Originally Posted by RossFam05BH
Just finished repacking the bearings on our 2005 30' Bunkhouse today. I tried getting the grease seals at Advance Auto, Autozone, Napa and O'Reilly. Only the guys at O'Reilly had any clue about what I needed. The part number is 412920. The seal size is I.D. 2.25", O.D. 3.376", and .375" thick. O'Reilly has two offerings: the National price was $17.99 a piece, while the MPS brand was $7.99. Anticipating a repacking in 10000 miles, I bought 4 MPS brand seals for the lower price.
That seal is available from parts stocking Airstream dealers.
Airstream uses it because it is "superior."
We sell hundreds of them per year.
No, they are not cheap, because they are far superior to ordinary grease seals.
I don't think I could bring myself to use a cheap grease seal, when my life and my families lives, are at stake, as well as innocent peoples, just to save a few bucks.
When it comes to safety, those that walk on the edge, ultimately pay the penalties, as well as innocent people.
Others get out of my way, cause I'm coming out in full force, safety be damned.
Safety, is always something men and women alike, tip their hats to.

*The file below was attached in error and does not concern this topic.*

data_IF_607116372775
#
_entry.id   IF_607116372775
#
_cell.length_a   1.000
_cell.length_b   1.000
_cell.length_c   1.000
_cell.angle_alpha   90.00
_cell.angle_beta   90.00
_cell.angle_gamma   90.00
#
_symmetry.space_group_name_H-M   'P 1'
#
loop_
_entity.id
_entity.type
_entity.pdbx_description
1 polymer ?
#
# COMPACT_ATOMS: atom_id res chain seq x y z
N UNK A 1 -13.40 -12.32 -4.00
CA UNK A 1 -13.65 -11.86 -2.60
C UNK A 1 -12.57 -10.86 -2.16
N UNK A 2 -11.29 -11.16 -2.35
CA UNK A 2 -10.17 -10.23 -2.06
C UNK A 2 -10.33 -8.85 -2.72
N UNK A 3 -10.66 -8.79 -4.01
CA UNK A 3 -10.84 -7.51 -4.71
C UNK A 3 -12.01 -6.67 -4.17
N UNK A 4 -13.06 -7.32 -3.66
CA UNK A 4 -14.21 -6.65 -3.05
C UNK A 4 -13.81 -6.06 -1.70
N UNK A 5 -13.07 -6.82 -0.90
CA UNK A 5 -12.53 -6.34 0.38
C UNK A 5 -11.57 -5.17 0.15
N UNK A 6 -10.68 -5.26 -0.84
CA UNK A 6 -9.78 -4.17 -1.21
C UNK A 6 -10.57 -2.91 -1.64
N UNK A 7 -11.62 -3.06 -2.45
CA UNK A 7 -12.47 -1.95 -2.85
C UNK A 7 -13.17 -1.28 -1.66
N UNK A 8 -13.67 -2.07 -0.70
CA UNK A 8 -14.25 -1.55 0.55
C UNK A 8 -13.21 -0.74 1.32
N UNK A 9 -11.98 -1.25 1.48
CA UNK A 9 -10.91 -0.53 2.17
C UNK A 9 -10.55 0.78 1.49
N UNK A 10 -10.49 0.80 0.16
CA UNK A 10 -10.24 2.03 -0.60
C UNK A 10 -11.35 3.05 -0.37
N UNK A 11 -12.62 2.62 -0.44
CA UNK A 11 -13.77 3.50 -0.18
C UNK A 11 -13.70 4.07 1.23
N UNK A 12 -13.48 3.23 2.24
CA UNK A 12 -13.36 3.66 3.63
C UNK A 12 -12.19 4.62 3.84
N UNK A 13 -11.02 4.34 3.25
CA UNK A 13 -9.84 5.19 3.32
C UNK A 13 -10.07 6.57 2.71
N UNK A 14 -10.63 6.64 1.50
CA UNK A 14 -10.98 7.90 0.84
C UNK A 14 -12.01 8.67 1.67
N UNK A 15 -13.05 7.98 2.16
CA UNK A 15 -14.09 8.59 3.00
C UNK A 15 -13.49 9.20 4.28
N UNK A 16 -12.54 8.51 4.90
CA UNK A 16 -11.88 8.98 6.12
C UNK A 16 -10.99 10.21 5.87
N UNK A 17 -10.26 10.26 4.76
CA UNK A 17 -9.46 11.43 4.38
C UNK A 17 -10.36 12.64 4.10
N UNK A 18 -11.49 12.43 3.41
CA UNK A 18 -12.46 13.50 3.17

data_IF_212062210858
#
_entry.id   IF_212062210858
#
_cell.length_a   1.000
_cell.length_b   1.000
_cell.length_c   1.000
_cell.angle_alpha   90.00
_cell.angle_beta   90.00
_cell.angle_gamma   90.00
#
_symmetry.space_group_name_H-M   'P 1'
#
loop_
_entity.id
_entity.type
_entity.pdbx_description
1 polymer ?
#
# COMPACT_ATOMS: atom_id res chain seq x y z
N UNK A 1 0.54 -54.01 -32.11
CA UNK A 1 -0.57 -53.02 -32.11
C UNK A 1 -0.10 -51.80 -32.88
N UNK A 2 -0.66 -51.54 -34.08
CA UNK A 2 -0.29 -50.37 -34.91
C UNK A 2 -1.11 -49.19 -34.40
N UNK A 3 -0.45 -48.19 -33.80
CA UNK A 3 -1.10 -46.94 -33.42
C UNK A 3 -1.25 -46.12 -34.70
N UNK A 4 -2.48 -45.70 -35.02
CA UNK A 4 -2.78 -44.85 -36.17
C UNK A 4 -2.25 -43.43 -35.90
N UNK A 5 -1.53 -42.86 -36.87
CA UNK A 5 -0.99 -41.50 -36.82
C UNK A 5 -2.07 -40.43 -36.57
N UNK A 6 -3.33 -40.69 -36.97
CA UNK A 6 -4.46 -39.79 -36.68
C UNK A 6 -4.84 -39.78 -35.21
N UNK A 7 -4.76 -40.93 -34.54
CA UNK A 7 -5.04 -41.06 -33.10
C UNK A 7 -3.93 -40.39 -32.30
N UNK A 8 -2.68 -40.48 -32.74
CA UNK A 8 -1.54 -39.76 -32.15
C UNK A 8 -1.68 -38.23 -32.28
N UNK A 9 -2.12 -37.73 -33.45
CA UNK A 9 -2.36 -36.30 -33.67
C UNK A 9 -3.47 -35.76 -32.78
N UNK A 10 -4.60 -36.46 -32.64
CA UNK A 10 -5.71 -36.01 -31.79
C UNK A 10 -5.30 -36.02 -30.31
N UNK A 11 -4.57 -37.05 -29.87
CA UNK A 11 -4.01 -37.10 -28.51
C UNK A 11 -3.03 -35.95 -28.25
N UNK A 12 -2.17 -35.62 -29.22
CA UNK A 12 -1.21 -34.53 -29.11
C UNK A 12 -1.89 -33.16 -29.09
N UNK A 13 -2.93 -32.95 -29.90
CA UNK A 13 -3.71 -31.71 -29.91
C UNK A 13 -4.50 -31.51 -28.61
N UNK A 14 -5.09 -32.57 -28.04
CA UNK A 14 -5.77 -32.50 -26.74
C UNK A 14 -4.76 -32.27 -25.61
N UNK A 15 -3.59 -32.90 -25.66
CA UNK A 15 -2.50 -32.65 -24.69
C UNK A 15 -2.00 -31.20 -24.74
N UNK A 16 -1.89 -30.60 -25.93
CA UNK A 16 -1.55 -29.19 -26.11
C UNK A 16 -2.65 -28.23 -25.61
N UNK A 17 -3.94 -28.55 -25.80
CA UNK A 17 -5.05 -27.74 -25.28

I wonder how many people, especially in todays economy, would fly on an airliner, if they knew that second grade parts were used? Not very many, I would bet.
I honestly think and believe that everyone that's tows a trailer, should be exposed to a mandatory FAA "Safety Seminar."
They would all learn, in a matter of minutes, how a foolish dollar saving decision, could cost lives.
Your family, relatives and friends as well as your Airstream, will love you for it.
Davidz71, was very lucky. But, I would bet that same mishap will never happen to him again. He won't let it. Yes, even brake adjusting springs go bad and break when you least expect it, as it did to him. Some circles suggest that brake adjuster springs be replace every 2 to 3 years, or every 30,000 to 40,000 miles.
Things happen in all of our lives that are beyond our control.
Proper running gear care IS IN YOUR CONTROL.
Be safe, not sorry, when choosing running gear components. Dollars be damned.